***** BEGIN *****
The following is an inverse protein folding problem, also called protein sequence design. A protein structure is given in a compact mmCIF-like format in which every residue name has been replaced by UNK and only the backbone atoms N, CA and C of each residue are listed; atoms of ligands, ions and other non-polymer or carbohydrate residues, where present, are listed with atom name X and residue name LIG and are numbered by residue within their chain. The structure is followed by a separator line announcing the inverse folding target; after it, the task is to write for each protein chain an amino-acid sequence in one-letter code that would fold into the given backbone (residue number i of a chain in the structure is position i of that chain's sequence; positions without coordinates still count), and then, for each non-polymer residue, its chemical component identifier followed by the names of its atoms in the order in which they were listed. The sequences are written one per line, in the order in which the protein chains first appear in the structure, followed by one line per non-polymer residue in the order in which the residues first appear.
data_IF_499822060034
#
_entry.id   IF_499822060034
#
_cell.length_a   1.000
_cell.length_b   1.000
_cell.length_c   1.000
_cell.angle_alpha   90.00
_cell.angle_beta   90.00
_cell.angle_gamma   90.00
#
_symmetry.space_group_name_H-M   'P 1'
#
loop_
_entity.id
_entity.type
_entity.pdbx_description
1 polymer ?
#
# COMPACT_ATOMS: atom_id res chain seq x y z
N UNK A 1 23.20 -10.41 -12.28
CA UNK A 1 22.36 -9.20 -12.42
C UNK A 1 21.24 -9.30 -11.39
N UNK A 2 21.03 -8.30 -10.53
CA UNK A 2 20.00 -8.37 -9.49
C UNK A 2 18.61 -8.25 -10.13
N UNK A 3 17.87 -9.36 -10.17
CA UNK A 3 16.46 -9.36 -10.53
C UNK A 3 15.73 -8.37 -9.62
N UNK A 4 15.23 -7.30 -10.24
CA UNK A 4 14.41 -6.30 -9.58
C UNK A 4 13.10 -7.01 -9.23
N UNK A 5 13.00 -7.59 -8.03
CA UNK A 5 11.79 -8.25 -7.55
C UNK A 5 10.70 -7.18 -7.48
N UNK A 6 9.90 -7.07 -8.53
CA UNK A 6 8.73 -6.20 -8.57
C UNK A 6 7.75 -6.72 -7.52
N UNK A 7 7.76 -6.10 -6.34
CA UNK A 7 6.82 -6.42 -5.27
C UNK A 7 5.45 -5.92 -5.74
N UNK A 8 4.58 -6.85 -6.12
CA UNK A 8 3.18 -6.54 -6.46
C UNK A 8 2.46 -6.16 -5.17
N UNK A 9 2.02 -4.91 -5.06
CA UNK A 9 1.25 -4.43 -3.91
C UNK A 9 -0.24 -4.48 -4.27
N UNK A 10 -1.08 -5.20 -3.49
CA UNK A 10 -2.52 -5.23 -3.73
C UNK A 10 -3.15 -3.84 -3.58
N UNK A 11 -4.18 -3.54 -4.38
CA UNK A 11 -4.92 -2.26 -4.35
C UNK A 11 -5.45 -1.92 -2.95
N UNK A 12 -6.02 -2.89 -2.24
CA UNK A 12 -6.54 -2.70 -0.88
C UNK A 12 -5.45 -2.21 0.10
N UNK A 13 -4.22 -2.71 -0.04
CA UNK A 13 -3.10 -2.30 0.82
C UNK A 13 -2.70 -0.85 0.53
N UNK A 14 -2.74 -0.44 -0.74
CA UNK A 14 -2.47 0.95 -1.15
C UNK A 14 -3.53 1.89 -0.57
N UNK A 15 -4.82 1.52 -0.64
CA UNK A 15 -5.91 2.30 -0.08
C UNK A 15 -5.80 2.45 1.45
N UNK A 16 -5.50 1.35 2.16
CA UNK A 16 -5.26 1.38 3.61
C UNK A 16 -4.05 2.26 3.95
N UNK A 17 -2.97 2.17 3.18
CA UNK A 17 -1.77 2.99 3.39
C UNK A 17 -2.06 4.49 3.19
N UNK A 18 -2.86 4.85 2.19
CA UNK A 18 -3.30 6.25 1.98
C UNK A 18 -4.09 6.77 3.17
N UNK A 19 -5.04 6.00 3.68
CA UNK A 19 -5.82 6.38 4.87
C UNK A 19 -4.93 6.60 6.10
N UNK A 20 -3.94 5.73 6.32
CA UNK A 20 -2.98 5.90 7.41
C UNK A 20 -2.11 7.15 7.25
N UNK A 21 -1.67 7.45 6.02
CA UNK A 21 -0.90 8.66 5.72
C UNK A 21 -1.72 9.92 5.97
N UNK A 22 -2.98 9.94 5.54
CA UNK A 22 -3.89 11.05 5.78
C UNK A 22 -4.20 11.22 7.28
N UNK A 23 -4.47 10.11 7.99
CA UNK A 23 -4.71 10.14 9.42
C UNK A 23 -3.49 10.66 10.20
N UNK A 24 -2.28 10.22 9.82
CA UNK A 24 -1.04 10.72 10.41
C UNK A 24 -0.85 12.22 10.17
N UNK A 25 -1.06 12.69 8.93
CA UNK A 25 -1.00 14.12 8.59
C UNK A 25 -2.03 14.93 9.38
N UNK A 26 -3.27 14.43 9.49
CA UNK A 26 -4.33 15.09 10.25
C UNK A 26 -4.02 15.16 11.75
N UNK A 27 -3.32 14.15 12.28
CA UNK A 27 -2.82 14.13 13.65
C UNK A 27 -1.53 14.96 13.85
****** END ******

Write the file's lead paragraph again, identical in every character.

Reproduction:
The following is an inverse protein folding problem, also called protein sequence design. A protein structure is given in a compact mmCIF-like format in which every residue name has been replaced by UNK and only the backbone atoms N, CA and C of each residue are listed; atoms of ligands, ions and other non-polymer or carbohydrate residues, where present, are listed with atom name X and residue name LIG and are numbered by residue within their chain. The structure is followed by a separator line announcing the inverse folding target; after it, the task is to write for each protein chain an amino-acid sequence in one-letter code that would fold into the given backbone (residue number i of a chain in the structure is position i of that chain's sequence; positions without coordinates still count), and then, for each non-polymer residue, its chemical component identifier followed by the names of its atoms in the order in which they were listed. The sequences are written one per line, in the order in which the protein chains first appear in the structure, followed by one line per non-polymer residue in the order in which the residues first appear.